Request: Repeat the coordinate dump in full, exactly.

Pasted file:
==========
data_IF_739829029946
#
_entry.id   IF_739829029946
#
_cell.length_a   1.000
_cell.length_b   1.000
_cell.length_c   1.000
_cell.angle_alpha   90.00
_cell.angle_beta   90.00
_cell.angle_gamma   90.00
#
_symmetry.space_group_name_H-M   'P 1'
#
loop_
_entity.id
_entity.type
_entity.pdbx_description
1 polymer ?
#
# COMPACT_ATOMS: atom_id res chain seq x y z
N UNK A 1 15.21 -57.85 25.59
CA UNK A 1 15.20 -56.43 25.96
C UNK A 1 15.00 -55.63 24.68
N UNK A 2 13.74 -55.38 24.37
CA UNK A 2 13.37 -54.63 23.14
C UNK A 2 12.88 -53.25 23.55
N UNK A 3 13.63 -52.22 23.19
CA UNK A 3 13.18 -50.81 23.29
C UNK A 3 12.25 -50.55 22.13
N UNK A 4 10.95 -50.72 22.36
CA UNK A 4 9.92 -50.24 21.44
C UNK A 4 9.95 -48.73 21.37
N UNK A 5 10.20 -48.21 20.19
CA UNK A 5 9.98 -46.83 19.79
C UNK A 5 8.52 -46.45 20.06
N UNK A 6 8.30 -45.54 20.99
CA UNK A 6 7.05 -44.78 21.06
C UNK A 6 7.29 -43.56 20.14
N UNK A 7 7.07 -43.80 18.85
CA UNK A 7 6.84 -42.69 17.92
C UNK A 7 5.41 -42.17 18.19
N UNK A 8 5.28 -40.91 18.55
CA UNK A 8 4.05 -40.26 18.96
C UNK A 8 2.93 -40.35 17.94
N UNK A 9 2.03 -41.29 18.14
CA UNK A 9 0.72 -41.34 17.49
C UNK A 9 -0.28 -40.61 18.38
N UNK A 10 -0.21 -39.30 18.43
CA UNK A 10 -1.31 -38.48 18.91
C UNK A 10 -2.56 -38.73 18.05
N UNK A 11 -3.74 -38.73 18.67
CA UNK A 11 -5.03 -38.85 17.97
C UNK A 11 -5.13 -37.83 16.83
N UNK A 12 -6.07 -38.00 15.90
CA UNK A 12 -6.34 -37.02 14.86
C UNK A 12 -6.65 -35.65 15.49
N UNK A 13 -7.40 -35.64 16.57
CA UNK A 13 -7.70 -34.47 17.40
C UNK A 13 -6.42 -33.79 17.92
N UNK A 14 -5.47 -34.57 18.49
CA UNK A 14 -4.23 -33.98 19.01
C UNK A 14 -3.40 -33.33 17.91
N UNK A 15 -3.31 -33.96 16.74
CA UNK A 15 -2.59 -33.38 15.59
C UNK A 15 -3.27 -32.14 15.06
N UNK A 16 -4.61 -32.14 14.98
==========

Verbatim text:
data_IF_739829029946
#
_entry.id   IF_739829029946
#
_cell.length_a   1.000
_cell.length_b   1.000
_cell.length_c   1.000
_cell.angle_alpha   90.00
_cell.angle_beta   90.00
_cell.angle_gamma   90.00
#
_symmetry.space_group_name_H-M   'P 1'
#
loop_
_entity.id
_entity.type
_entity.pdbx_description
1 polymer ?
#
# COMPACT_ATOMS: atom_id res chain seq x y z
N UNK A 1 15.21 -57.85 25.59
CA UNK A 1 15.20 -56.43 25.96
C UNK A 1 15.00 -55.63 24.68
N UNK A 2 13.74 -55.38 24.37
CA UNK A 2 13.37 -54.63 23.14
C UNK A 2 12.88 -53.25 23.55
N UNK A 3 13.63 -52.22 23.19
CA UNK A 3 13.18 -50.81 23.29
C UNK A 3 12.25 -50.55 22.13
N UNK A 4 10.95 -50.72 22.36
CA UNK A 4 9.92 -50.24 21.44
C UNK A 4 9.95 -48.73 21.37
N UNK A 5 10.20 -48.21 20.19
CA UNK A 5 9.98 -46.83 19.79
C UNK A 5 8.52 -46.45 20.06
N UNK A 6 8.30 -45.54 20.99
CA UNK A 6 7.05 -44.78 21.06
C UNK A 6 7.29 -43.56 20.14
N UNK A 7 7.07 -43.80 18.85
CA UNK A 7 6.84 -42.69 17.92
C UNK A 7 5.41 -42.17 18.19
N UNK A 8 5.28 -40.91 18.55
CA UNK A 8 4.05 -40.26 18.96
C UNK A 8 2.93 -40.35 17.94
N UNK A 9 2.03 -41.29 18.14
CA UNK A 9 0.72 -41.34 17.49
C UNK A 9 -0.28 -40.61 18.38
N UNK A 10 -0.21 -39.30 18.43
CA UNK A 10 -1.31 -38.48 18.91
C UNK A 10 -2.56 -38.73 18.05
N UNK A 11 -3.74 -38.73 18.67
CA UNK A 11 -5.03 -38.85 17.97
C UNK A 11 -5.13 -37.83 16.83
N UNK A 12 -6.07 -38.00 15.90
CA UNK A 12 -6.34 -37.02 14.86
C UNK A 12 -6.65 -35.65 15.49
N UNK A 13 -7.40 -35.64 16.57
CA UNK A 13 -7.70 -34.47 17.40
C UNK A 13 -6.42 -33.79 17.92
N UNK A 14 -5.47 -34.57 18.49
CA UNK A 14 -4.23 -33.98 19.01
C UNK A 14 -3.40 -33.33 17.91
N UNK A 15 -3.31 -33.96 16.74
CA UNK A 15 -2.59 -33.38 15.59
C UNK A 15 -3.27 -32.14 15.06
N UNK A 16 -4.61 -32.14 14.98